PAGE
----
Schultz based his development of AT on two sources his own experiences with clinical hypnosis and Oskar Vogt's observations on brain research. Schultz noticed that hypnotized patients usually reported two specific sensations a strange heaviness in the limbs and a similarly strange sensation of warmth. He believed hypnosis was not something the hypnotist did to patients, but instead was an experience patients allowed to happen to them. Schultz believed in a point of change, a kind of switch when the patient would enter into the hypnotic trance. He wanted to find a way to allow the patient to control this switch.
Every second, millions of signals make their way to your brain and inform it about what your body is doing and feeling. Your nervous system interprets these messages and decides how to respond. Responding to stimuli requires the actions of specialized cells called neurons. Neurons are capable of carrying electrical and chemical messages back and forth between your brain and other parts of the body. These electrochemical message-carrying cells are often bundled together, producing structures called nerves. Neurons and nerves are extensively networked throughout your body. They are found in your brain, spinal cord, and sense organs such as your eyes and ears. Nerves connect various organs to each other and link the nervous system with other organ systems (Figure 13.1). As sensory information is passed to and from your brain, it travels through the main nerve pathway the spinal cord. Your spine, which protects your spinal cord from injury, is made up of 33 separate bones called...
The cerebellum controls balance, muscle movement, and coordination (cerebellum means little brain in Latin). Since this brain region ensures that muscles contract and relax smoothly, damage to the cerebellum can result in rigidity and in severe cases, jerky motions. The cerebellum looks like a smaller version of the cerebrum (see Figure 13.6). It is tucked beneath the cerebral hemispheres and also has two hemispheres connected to each other by a thick band of nerves. Additional nerves connect the cerebellum to the rest of your brain (Figure 13.8).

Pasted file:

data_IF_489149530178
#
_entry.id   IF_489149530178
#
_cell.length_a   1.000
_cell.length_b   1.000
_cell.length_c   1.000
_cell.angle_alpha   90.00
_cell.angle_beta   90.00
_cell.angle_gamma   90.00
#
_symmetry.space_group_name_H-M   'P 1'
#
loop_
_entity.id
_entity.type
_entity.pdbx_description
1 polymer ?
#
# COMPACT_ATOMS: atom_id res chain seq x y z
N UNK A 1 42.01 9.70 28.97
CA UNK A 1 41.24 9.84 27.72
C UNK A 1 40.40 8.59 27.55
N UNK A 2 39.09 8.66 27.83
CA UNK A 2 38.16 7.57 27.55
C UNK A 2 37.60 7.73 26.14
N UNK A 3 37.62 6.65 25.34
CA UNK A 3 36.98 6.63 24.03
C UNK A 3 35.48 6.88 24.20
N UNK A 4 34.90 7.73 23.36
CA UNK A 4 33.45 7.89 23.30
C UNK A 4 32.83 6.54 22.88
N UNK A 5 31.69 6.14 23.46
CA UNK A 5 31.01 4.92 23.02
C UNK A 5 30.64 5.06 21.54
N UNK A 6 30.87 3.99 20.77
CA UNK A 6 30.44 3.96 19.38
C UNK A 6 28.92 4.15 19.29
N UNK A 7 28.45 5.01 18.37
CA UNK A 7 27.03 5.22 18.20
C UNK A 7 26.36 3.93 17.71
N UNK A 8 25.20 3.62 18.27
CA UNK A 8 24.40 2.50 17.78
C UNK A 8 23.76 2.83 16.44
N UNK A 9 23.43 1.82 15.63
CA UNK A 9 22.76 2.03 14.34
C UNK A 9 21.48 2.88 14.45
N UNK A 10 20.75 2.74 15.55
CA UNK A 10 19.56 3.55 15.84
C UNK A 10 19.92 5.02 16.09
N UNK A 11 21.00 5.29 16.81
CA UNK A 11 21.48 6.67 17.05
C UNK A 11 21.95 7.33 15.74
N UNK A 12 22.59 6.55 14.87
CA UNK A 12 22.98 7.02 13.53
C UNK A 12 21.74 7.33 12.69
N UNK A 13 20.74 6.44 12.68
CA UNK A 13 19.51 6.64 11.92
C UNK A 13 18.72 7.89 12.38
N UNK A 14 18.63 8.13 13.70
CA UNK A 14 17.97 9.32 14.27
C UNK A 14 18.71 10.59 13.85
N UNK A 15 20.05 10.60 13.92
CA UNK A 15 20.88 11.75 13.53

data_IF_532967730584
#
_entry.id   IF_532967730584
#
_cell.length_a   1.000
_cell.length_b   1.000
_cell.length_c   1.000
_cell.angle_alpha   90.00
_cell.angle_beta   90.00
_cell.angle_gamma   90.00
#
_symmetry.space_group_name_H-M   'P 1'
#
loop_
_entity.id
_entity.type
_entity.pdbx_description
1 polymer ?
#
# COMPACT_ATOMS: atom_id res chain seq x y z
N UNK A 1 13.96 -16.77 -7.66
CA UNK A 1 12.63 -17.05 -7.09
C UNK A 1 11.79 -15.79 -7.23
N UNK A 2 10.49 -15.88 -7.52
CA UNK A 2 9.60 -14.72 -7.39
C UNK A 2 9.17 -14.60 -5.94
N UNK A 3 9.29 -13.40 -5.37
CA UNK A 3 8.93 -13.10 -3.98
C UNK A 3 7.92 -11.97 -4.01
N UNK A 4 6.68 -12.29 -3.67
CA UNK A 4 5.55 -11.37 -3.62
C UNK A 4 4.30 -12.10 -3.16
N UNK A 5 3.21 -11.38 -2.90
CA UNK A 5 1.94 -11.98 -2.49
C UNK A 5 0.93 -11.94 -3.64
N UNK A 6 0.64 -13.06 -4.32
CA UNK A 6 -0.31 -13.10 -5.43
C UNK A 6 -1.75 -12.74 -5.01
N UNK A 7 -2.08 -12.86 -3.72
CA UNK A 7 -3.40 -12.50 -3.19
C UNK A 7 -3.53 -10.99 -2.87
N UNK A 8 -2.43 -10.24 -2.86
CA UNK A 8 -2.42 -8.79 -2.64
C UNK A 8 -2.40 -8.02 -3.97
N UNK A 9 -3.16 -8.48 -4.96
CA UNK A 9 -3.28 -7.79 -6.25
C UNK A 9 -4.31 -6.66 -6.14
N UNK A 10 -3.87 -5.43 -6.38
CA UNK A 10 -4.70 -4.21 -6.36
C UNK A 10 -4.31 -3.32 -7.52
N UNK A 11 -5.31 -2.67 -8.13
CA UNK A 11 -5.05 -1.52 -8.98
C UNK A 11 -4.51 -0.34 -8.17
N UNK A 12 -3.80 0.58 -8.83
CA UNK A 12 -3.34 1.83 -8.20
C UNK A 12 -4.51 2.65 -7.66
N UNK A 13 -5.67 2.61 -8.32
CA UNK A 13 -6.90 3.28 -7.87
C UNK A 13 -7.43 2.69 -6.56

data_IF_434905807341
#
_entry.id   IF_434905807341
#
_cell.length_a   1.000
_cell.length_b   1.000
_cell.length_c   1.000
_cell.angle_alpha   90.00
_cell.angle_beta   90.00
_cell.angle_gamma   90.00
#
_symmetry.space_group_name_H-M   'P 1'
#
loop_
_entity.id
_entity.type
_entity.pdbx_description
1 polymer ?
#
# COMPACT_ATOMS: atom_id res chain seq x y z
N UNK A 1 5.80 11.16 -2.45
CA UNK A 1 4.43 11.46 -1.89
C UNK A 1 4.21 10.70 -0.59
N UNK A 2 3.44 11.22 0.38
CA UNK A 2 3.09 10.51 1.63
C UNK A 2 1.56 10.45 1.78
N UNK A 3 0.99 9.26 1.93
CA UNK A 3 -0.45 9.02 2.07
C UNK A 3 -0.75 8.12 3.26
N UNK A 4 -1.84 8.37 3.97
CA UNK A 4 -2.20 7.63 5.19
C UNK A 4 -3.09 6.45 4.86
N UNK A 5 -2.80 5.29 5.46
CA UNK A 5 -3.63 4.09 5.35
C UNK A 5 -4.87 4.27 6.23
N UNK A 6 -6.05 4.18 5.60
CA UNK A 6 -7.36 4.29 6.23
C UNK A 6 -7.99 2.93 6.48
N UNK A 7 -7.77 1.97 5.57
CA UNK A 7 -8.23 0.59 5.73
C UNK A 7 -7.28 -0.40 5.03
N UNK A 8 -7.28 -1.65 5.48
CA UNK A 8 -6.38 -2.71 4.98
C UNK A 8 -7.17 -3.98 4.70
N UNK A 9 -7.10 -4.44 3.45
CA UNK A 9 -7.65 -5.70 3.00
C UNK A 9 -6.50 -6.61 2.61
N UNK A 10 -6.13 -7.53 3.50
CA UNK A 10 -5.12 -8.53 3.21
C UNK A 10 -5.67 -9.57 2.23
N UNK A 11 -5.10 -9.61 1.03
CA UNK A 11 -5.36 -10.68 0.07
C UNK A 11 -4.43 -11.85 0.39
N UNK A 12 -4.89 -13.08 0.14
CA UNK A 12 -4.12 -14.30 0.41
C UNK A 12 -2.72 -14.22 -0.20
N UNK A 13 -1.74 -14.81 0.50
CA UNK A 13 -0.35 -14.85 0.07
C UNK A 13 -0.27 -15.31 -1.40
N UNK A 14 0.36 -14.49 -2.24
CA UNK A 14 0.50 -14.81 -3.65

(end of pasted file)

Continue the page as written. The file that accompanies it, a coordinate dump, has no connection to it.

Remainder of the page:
Neurons transmit impulses from one part of the body to another. Many kinds of stimuli, including touch, sound, light, taste, temperature, and smell, cause neurons to fire in response. When you touch something, signals from touch sensors travel along sensory nerves from your skin, through your spinal cord, and into your brain. Your brain then sends out messages through your spinal cord to the motor nerves, telling your muscles how to respond. To evoke this response, nerve cells must transmit signals along their length and from one cell to the next.
Arjen van Ooyen is a researcher at the Netherlands Institute for Brain Research. He has a PhD in theoretical neurobiology from the University of Amsterdam. His principal research concerns modeling neural development neurite outgrowth, axon guidance, and axonal competition. Further information can be found on his website at www.anc.ed.ac.uk arjen. Jaap van Pelt received his PhD in Physics in 1978 at the Free University in Amsterdam. His research group, Neurons and Networks , at the Netherlands Institute for Brain Research (NIBR) investigates, both experimentally and by theoretical and computational approaches, neuronal morphology and activity-dependent mechanisms in neurite outgrowth and neuronal network formation. Further information can be found on his website at www.nih.knaw.nl jaapvanpelt.
Novel techniques such as multiple subpial transections, vagal nerve stimulation, deep brain stimulation, direct cortical stimulation, chronic drug infusion, and gene therapy are currently being investigated as further palliative therapy for patients who are not suitable for resective surgery of their epileptic focus.
Have you ever been envious of people who seem to have no end of clever ideas, who are able to think quickly in any situation, or who seem to have flawless memories? Could it be that they're just born smarter or quicker than the rest of us? Or are there some secrets that they might know that we don't?